In the embodiment of FIG. 1, probe 212 is depicted generally as the excitation/collection optical assembly having lenses 170, 200, 205, 210, 225, and filters 175, 180, 220, however, embodiments of the invention are not so limited and may include fewer or additional optical elements, such as the absence of laser rejection filter 180 for example.

In response to shutter 155 being in the first position (open), test beam 110 passes through lens 200 to first station 115 where it irradiates test standard 120, then through lens 205 and lens 210 to second station 125 where it irradiates test sample 130. In an embodiment, test standard 120 is optically transparent to test beam 110, thereby permitting test beam 110 to pass through first station 115 and test standard 120 on its path toward second station 125 and test sample 130. As used herein, the phrase optically transparent test standard refers to a test standard that will permit at least a portion of the test beam to pass through the test standard, while another portion of the same test beam may be diffused by interaction with the test standard, thereby enabling both the test standard and the test sample to be exposed to the same instance of the test beam. The test standard may be fully or partially transparent or translucent, as long as a portion of the incident light is allowed to fall on the test sample. Accordingly, the invention disclosed herein is not limited to only a test standard capable of 100% transmittance. As used herein, the term transparent is intended to mean having the property of transmitting rays of light such that an object may be distinctly seen through the transparent article. Furthermore, the term translucent is intended to mean having the property of transmitting rays of light such that an object may not be clearly seen through the translucent article.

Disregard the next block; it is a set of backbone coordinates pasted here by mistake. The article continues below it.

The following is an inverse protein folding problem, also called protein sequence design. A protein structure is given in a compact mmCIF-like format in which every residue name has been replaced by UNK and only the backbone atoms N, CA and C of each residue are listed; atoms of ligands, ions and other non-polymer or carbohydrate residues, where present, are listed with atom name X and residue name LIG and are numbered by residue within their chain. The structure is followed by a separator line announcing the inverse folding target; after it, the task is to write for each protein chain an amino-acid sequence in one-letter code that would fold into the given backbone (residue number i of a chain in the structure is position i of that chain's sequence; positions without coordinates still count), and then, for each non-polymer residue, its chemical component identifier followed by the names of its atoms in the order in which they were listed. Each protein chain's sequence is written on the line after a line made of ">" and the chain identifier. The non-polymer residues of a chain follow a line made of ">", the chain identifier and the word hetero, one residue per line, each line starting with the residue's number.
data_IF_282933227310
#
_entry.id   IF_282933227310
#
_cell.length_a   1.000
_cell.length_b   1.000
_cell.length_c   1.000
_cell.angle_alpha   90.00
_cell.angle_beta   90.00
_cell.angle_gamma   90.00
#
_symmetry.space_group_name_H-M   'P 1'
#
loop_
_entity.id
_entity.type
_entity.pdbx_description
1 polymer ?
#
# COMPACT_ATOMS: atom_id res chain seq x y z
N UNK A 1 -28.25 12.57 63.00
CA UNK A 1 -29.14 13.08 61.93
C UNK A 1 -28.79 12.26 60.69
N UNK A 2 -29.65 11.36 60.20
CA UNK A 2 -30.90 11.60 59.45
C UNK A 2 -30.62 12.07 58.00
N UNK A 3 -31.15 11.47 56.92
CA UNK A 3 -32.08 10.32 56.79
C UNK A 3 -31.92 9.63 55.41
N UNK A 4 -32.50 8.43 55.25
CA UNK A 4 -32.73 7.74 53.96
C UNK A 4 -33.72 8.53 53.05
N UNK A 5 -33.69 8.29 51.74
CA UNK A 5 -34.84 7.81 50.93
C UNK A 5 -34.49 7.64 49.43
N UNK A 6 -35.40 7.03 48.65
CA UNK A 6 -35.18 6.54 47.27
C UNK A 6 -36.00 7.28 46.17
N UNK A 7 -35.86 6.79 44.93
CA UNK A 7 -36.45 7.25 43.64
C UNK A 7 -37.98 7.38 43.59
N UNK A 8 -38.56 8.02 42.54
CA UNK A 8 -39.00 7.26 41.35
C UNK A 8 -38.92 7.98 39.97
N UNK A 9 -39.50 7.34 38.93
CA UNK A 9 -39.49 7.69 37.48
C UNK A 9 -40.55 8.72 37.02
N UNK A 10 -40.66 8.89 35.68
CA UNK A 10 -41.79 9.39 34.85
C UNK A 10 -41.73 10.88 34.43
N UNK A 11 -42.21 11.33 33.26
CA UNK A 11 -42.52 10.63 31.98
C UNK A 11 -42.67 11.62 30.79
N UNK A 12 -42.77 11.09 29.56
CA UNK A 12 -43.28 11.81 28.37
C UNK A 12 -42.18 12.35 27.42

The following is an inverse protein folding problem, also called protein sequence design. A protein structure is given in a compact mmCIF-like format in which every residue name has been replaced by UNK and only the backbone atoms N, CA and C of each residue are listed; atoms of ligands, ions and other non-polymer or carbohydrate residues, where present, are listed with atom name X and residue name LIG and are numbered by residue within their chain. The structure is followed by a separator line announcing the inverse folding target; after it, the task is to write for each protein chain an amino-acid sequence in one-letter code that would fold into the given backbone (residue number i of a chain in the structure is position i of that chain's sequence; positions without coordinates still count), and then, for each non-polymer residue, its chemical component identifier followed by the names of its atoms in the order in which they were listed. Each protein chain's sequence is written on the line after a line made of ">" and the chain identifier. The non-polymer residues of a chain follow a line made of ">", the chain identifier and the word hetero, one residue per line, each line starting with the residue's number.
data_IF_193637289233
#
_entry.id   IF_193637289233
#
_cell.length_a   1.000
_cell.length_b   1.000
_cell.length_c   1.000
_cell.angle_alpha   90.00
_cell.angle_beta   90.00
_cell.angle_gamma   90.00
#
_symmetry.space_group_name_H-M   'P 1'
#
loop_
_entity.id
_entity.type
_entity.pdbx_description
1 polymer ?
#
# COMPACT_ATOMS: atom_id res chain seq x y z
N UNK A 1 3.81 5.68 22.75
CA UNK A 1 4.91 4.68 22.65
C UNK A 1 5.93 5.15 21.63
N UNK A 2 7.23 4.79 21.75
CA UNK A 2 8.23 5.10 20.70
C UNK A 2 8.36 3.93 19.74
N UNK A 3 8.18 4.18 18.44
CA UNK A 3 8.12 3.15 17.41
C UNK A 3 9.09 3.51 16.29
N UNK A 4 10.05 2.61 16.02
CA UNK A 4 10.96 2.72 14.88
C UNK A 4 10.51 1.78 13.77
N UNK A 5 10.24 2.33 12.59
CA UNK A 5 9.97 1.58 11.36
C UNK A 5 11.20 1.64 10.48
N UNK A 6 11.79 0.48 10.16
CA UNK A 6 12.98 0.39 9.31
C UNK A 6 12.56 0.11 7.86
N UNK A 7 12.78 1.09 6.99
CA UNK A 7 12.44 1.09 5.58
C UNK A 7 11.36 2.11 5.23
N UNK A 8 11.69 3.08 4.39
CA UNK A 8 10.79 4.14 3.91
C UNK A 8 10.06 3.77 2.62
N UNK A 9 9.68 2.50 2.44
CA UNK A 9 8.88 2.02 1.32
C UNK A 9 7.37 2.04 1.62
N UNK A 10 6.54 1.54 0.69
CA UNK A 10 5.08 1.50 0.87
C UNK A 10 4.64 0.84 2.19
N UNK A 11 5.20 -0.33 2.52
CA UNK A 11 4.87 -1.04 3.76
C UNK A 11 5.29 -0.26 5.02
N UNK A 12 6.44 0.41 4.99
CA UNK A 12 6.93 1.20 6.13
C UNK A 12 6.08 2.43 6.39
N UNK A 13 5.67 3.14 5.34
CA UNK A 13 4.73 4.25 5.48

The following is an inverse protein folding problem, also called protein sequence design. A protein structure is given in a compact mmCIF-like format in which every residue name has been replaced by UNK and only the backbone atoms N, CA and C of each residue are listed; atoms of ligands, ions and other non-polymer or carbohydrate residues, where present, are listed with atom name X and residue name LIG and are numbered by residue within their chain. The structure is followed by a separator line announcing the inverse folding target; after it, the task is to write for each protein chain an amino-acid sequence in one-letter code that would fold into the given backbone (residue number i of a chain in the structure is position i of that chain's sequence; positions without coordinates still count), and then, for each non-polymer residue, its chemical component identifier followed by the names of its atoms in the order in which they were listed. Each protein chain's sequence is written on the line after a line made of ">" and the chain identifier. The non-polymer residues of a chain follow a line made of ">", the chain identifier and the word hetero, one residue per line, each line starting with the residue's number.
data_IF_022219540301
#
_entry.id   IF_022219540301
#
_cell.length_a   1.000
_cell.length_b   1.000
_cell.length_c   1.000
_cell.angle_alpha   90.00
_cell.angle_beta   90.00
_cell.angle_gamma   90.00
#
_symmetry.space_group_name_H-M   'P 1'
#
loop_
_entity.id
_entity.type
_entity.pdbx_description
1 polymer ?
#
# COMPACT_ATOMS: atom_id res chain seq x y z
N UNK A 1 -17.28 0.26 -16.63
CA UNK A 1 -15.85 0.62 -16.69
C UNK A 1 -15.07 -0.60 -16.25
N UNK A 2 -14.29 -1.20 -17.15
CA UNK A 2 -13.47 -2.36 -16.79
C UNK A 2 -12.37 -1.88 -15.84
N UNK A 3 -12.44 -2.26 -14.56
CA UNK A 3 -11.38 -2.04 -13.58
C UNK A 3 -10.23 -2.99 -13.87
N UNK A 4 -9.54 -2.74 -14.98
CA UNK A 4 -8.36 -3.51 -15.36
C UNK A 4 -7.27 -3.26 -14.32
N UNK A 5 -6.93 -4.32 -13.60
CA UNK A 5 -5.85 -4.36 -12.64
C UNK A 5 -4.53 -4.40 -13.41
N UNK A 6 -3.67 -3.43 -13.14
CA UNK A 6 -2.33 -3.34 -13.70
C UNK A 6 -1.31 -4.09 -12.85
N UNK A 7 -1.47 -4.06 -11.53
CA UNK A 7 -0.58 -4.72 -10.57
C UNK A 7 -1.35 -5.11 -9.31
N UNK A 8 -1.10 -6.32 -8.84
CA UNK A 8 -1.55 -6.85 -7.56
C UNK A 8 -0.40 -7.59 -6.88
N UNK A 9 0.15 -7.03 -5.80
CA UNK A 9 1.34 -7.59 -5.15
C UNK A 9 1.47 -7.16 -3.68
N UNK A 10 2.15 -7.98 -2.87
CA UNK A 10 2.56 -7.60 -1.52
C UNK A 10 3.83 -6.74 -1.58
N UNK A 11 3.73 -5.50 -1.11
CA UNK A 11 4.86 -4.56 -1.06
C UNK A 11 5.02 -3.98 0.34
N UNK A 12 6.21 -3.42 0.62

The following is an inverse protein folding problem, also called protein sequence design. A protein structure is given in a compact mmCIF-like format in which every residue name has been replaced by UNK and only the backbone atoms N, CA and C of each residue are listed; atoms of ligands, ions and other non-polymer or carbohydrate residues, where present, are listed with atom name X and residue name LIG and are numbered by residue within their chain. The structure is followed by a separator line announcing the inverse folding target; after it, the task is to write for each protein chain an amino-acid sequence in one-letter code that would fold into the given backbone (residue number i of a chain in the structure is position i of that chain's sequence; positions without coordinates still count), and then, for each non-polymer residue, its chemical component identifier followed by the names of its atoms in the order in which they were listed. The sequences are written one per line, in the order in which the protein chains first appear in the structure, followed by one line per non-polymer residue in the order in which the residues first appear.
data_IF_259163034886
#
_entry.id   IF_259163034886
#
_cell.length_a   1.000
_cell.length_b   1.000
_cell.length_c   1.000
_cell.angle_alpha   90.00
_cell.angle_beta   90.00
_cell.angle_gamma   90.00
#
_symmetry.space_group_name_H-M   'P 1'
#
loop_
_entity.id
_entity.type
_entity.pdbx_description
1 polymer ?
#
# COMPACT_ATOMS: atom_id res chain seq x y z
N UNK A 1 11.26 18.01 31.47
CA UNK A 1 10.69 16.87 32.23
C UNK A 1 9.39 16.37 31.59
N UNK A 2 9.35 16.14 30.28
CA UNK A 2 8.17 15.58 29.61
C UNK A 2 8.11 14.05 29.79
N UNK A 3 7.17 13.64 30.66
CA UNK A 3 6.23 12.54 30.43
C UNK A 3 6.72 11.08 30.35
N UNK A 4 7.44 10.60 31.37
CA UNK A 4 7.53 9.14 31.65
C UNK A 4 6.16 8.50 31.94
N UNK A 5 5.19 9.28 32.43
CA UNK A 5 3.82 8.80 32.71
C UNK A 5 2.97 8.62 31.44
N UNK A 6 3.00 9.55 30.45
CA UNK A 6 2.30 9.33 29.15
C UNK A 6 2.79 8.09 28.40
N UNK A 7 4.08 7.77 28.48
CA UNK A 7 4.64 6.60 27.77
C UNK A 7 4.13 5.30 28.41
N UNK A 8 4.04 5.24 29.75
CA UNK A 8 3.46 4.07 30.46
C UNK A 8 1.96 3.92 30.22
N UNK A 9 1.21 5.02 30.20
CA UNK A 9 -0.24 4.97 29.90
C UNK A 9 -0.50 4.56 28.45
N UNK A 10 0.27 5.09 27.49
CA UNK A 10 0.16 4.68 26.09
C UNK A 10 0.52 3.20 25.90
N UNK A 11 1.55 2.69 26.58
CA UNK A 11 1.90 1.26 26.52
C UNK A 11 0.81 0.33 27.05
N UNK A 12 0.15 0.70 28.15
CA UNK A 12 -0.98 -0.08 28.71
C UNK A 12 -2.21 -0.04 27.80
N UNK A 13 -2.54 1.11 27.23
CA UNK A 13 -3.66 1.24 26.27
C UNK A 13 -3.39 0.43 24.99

In response to shutter 155 being in the second position (closed), test beam 110 passes through lens 200 to first station 115 where it irradiates test standard 120, then only through lens 205 where it is radiated back by shutter 155. In an alternative embodiment, shutter 155 may be disposed between first station 115 and lens 205, so that the light is blocked before reaching lens 205. In another embodiment, shutter 155 is replaced by a fiber optic switch, as discussed previously. In response to only test standard, or both test standard and test sample, being irradiated, Raman radiation results therefrom. Whether shutter 155 is open or closed, the resulting Raman radiation beam 215 is directed through laser rejection filter 180, longpass filter 220, lens 225, and waveguide 230, where it is received at spectrometer 140 and detector 135.

In an embodiment, detector 135 is a two-dimensional charge-coupled-device (CCD) that converts the separated Raman radiation to produce a spectrum. In an alternative embodiment, the two-dimensional CCD detector 135 may be used in combination with a binning algorithm executed by a processing circuit, discussed later, for combining the charge from adjacent pixels in the two-dimensional CCD to produce an accumulated charge having an improved signal-to-noise ratio (SNR). By using a two-dimensional CCD detector 135 with binning, an effective one-dimensional CCD detector results. Alternatively, detector 135 may be a one-dimensional CCD detector.